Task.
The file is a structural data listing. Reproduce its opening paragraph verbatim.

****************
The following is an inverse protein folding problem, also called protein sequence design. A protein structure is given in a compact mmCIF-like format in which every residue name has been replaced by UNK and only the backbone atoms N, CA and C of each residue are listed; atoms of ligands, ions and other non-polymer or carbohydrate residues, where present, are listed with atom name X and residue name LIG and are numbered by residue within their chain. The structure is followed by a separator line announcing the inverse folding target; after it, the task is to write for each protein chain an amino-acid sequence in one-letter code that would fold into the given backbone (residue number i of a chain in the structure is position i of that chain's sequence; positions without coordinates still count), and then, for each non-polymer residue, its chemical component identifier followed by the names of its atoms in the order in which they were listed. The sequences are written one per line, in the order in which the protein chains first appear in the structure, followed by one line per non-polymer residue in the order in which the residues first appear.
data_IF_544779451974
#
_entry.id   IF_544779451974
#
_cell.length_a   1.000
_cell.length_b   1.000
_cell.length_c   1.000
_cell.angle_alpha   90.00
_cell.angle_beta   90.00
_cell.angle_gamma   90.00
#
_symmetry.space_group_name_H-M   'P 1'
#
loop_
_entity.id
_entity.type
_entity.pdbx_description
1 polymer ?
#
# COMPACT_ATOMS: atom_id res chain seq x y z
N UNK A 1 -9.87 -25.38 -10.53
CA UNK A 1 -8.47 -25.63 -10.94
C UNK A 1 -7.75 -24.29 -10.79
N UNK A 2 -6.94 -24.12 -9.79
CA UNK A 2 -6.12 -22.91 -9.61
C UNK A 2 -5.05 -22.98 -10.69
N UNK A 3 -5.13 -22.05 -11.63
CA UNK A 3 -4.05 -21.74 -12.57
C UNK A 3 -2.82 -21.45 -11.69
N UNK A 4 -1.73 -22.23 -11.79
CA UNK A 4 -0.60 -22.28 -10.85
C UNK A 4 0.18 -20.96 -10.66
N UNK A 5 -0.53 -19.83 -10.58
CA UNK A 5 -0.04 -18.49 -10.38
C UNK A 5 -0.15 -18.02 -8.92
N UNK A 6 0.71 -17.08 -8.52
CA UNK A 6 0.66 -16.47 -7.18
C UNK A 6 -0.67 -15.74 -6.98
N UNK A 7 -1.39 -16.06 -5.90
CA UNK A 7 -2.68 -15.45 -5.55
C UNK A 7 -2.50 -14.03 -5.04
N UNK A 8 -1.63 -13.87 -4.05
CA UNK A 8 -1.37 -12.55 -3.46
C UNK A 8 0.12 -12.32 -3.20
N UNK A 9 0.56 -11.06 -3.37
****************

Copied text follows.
The following is an inverse protein folding problem, also called protein sequence design. A protein structure is given in a compact mmCIF-like format in which every residue name has been replaced by UNK and only the backbone atoms N, CA and C of each residue are listed; atoms of ligands, ions and other non-polymer or carbohydrate residues, where present, are listed with atom name X and residue name LIG and are numbered by residue within their chain. The structure is followed by a separator line announcing the inverse folding target; after it, the task is to write for each protein chain an amino-acid sequence in one-letter code that would fold into the given backbone (residue number i of a chain in the structure is position i of that chain's sequence; positions without coordinates still count), and then, for each non-polymer residue, its chemical component identifier followed by the names of its atoms in the order in which they were listed. The sequences are written one per line, in the order in which the protein chains first appear in the structure, followed by one line per non-polymer residue in the order in which the residues first appear.